Zero emission rail and network security with large batteries on wheels
Berkeley Lab study shows how battery-powered electric trains can bring environmental justice, savings and resilience to the United States
Trains have long been on the sidelines of electrification efforts in the United States because they account for only 2% of transportation sector emissions, but diesel freight trains emit 35 million tonnes of carbon dioxide per year and produce a air pollution which leads to $ 6.5 billion. health costs, resulting in approximately 1,000 premature deaths each year. In addition, these deaths and adverse health effects disproportionately affect disadvantaged and low-income communities, which are more likely to be located near rail yards and railroads.
The recent dramatic drop in battery prices has created a new possibility of electrification of freight trains. Researchers at the U.S. Department of Energy’s Lawrence Berkeley National Laboratory (Berkeley Lab), working with researchers at UCLA and UC Berkeley, argue that the United States can modernize diesel-electric trains with batteries in a way that is competitive with diesel. It would prevent these unnecessary deaths and health impacts, and save the US freight rail industry $ 94 billion over 20 years through reduced air pollution and carbon dioxide emissions. Their study was recently published in the journal Natural energy.
“A rapid conversion of the rail freight sector is not only technically feasible and cost effective, it would bring immediate and lasting health and economic benefits to low-income communities,” said Natalie Popovich, scientist at the Berkeley Lab and lead author of the ‘study. “And that would give a boost to our nation’s efforts to fight climate change, especially since US freight rail capacity is expected to double by 2050.”
Trains play an important role in transporting goods across the United States, especially heavy goods such as coal, lumber, and ore. According to the Federal Railroad Administration, 28% of American freight is transported across the country by rail, and that percentage is expected to increase dramatically over the next two decades. At the recent United Nations Climate Change Conference in 2021, the United States joined a dozen other countries in signing new agreements to reduce emissions from shipping, and zero-emission solutions for the rail freight transport will be part of this commitment.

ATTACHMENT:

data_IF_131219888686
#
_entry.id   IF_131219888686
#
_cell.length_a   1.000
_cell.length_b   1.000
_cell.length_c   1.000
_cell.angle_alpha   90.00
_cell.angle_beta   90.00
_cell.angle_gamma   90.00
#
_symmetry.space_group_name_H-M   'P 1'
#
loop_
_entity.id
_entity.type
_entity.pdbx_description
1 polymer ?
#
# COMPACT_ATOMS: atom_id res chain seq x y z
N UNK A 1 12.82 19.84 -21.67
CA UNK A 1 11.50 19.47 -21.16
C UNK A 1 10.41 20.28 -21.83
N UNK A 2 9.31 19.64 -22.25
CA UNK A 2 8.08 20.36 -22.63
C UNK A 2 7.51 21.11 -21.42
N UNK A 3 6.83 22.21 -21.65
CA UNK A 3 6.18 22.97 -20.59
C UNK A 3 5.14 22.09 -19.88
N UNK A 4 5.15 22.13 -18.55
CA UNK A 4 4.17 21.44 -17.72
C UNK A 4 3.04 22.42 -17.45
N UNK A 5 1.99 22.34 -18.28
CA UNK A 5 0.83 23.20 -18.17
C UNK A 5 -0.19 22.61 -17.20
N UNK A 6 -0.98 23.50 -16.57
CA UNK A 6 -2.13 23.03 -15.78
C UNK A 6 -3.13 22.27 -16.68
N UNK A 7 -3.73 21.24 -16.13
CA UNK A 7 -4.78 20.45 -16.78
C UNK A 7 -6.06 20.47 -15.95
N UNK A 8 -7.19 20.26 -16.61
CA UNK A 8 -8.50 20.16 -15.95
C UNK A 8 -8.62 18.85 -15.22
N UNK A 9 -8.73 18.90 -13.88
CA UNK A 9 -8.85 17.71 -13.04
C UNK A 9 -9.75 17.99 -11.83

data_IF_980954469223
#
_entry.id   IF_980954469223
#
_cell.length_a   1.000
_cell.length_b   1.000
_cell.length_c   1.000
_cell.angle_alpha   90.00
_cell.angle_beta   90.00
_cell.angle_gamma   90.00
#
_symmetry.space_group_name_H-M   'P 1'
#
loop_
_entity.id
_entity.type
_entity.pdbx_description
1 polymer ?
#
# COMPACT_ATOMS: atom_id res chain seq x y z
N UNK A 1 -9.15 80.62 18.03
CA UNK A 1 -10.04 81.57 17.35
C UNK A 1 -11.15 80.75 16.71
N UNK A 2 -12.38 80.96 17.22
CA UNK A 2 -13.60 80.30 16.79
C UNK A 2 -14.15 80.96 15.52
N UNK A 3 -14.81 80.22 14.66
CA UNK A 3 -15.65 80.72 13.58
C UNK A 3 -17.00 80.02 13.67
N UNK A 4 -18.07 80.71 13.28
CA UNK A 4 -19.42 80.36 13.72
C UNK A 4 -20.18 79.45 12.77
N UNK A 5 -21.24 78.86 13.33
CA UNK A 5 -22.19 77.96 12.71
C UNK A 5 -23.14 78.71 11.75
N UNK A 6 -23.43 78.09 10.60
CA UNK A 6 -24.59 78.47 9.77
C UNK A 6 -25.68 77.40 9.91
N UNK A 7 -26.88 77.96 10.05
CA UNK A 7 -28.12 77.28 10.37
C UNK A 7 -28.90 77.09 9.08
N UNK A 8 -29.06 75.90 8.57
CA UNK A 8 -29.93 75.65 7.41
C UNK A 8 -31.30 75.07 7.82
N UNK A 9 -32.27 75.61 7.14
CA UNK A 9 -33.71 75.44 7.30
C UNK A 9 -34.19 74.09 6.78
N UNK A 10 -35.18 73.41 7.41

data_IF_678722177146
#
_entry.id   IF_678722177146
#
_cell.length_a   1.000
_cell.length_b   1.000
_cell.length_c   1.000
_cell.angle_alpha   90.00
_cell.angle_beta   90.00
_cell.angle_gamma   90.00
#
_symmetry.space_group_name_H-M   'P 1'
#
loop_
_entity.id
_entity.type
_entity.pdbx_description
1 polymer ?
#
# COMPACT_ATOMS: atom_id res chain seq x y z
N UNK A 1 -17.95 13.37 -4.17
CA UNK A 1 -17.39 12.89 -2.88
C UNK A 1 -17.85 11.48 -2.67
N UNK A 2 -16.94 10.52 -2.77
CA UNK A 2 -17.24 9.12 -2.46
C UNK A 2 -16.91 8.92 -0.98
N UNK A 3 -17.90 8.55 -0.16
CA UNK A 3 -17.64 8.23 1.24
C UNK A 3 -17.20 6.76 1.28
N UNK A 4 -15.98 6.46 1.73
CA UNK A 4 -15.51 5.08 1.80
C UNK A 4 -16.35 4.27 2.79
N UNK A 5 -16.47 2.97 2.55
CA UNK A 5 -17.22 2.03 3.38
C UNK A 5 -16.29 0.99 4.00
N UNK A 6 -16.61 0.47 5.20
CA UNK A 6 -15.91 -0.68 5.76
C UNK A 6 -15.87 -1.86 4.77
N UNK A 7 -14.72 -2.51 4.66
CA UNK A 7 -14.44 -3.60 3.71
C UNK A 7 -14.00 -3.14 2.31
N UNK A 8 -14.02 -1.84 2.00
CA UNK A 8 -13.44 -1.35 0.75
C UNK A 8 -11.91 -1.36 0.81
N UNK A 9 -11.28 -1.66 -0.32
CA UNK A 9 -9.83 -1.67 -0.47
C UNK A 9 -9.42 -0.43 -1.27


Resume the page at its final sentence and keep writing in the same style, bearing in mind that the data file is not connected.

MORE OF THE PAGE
Diesel-electric, but not battery-electric
Unlike many other parts of the world, all freight trains in the United States are still diesel-electric, largely because the typical electrification strategy of building electrified lines on tracks is more difficult to implement. in the United States with its vast distances. In diesel-electric trains, a diesel engine is connected to an alternator which then supplies electricity to electric motors connected to the axles of the locomotive. It is therefore possible to modernize trains so that they are powered by batteries because diesel-electric trains are already equipped with an electric motor.
“Dramatic improvements in battery technology, coupled with existing electric transmission in predominantly diesel-electric freight trains in the United States, pave the way for a rapid conversion to battery-electric freight rail and cost savings. substantial costs, âsaid Amol Phadke, Berkeley Lab scientist. , corresponding author of the study. âIn addition, the weight of the batteries is less restrictive than it would be for electric vehicles or trucks. We can add a car to a freight train built with batteries, and the weight of that battery car is not a problem with trains.
Diesel-electric trains have been around since the 1920s and they began to replace steam trains in the 1930s because they were more efficient and less polluting. At that time, using diesel engines to generate power for train engines was cheaper than trying to develop fully electric trains due to the high costs of electricity. Today, a century later, we are at a point where the price of electricity is competitive with diesel, and the environmental and health costs of continuing to depend on diesel to power freight trains are too devastating to be ignored.
âOur analysis shows that a switch to battery-electric freight will cut the industry’s annual carbon dioxide emissions by more than half, eliminating more than 400 million metric tonnes of carbon dioxide in 20 years,â said Popovich.